12 Nov Safety and Thinking Outside The Square
From the mouths of babes – a story about thinking laterally
While driving, John and his 10-year-old young son Philip came upon a traffic jam. Up ahead they could see a large semi-trailer with a high load wedged under a railway overpass. There were police and fire trucks everywhere, a big crane and even a train that was forced to stop at the approach to the bridge.
While John sat in the car fuming, his son Philip could no longer contain himself. He got out of the car, and he walked towards the incident scene that was surrounded by cones, flashing lights, people in suits, hi viz and wearing yellow hats. They were all trying to figure out what to do and trying to decide if they would have to destroy the load or dismantle the bridge.
“I know how to get the truck out!” cried Philip.
The men were more concerned for the boy’s safety and told him to go back to his father, but Philip persisted until he found someone who would listen.
“What do you think we should do?” asked the man.
“If you want to get the truck out, all you have to do is let the air out of the tires!”
The Stone Age didn’t end for the lack of stones
In 1961 at the age of 15, I started work as an apprentice carpenter.
I will always remember my first week (or test) on the job – it was to wheel the full barrow of concrete, as well as loading the one cement bag (90LB) mixer. The young ones today think they’ve got it tough! No wonder I have long arms and short legs and a problematic back.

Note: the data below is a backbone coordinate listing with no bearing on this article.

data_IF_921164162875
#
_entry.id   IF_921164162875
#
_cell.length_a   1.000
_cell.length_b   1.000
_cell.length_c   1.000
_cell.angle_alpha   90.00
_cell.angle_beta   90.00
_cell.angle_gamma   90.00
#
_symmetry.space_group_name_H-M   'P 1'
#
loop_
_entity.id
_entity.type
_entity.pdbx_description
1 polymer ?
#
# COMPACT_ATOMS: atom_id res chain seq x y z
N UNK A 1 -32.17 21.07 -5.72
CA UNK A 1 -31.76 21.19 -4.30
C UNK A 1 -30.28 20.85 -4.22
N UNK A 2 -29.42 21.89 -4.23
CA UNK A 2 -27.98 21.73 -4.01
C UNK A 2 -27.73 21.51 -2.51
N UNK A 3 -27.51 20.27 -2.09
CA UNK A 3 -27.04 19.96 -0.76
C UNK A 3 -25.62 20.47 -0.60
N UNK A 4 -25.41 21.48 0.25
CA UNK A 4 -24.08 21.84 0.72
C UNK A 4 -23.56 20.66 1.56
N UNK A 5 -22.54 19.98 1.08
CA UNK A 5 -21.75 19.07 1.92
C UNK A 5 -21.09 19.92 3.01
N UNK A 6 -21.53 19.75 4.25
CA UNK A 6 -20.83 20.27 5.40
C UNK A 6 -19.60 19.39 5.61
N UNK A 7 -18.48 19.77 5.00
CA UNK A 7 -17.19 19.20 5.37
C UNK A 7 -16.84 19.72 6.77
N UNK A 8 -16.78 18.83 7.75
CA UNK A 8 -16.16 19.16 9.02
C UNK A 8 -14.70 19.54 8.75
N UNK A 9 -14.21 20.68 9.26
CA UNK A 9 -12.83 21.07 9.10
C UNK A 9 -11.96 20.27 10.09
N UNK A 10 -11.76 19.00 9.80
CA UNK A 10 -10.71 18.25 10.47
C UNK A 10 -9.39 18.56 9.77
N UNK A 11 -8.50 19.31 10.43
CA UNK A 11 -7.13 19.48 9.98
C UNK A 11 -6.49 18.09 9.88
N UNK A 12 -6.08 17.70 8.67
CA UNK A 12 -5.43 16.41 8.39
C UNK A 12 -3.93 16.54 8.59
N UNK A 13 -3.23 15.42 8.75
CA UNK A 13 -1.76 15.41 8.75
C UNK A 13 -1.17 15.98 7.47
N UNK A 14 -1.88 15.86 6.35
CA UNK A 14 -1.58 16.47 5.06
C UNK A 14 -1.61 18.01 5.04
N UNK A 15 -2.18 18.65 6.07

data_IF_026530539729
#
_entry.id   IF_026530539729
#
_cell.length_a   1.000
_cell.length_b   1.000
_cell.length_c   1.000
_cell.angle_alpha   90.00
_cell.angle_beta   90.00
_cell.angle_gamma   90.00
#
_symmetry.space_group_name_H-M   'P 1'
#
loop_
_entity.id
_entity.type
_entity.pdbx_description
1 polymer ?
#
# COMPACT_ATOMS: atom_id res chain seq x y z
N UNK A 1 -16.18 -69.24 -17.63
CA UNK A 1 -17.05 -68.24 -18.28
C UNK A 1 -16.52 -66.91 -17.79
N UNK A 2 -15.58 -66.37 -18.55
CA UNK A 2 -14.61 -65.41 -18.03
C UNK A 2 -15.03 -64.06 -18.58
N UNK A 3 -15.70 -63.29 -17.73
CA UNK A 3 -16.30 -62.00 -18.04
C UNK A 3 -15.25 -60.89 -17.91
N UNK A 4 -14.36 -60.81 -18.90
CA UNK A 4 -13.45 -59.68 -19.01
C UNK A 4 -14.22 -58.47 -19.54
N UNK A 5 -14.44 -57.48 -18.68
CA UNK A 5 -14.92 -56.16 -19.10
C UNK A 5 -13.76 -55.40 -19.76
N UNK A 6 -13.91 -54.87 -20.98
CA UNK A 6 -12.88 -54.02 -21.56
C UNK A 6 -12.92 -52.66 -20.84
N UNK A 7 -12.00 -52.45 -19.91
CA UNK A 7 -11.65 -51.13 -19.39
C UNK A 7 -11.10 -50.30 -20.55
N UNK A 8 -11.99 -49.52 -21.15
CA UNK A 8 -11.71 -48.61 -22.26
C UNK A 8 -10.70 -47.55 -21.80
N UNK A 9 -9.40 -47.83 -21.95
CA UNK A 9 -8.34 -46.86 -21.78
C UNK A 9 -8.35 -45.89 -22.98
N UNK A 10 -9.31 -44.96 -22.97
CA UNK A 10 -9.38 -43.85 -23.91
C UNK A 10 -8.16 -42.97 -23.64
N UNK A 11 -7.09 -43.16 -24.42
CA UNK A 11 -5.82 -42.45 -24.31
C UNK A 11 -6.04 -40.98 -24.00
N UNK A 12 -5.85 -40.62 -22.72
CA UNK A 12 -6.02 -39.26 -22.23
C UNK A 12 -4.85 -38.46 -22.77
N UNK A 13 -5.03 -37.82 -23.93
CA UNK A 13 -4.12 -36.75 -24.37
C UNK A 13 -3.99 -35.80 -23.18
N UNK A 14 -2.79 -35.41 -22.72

The wheelbarrows of yesteryear were not exactly ergonomically designed, but what is now interesting and innovative is that there are now motorised wheelbarrows on the market. This only came about because someone had a need to make the job easier and thought there had to be an easier and better way.
When I spoke to Justin Annereau from New Zealand Wheelbarrows, he told me that he often hears from older carpenters of back-breaking labour and that their initial reaction to the electric barrow is “that’s what apprentices are for – this will just make them soft and lazy” and then they hobble off, stooped over on creaking knees. He also told me that he is hearing this less and less, as people realise not only the extra productivity they can achieve, but also the saving of bodily wear and tear.
Visionary or conformity?
When it comes to business development, the necessity for change is often the catalyst for business survival. Just think of the Swiss watch industry and Kodak – who?
Is the need for letter boxes heading the same way?
An issue that too often confronts business owners is that they are too busy working in their business, and not on it, and they get comfortable with the status quo and can’t see the woods for the trees. Too often it’s easier to take the middle road and not challenge the status quo – “is there a better and easier way”?
The problem with this approach is that one day, progress will come along and run them over – that happens too often. Change and reinvention of a business is inevitable and can’t be ignored if a business is to survive in this fast-paced world. As someone once said, it’s only babies with wet nappies that like change.
Another reason for not challenging the comfortable zone is that as we get older, we forget or lose the ability to play. This is mainly because we get too busy in our private and business lives, our thinking becomes blinkered and subconsciously confined and conditioned (by conformance to the responsibilities of bureaucracy), rules and laws that our businesses are required to adhere to. But is there a saving grace?
The Hidden Gems of knowledge
The Health and Safety at Work Act 2015 stipulates that an employer must involve their employees in the H&S affairs of the business.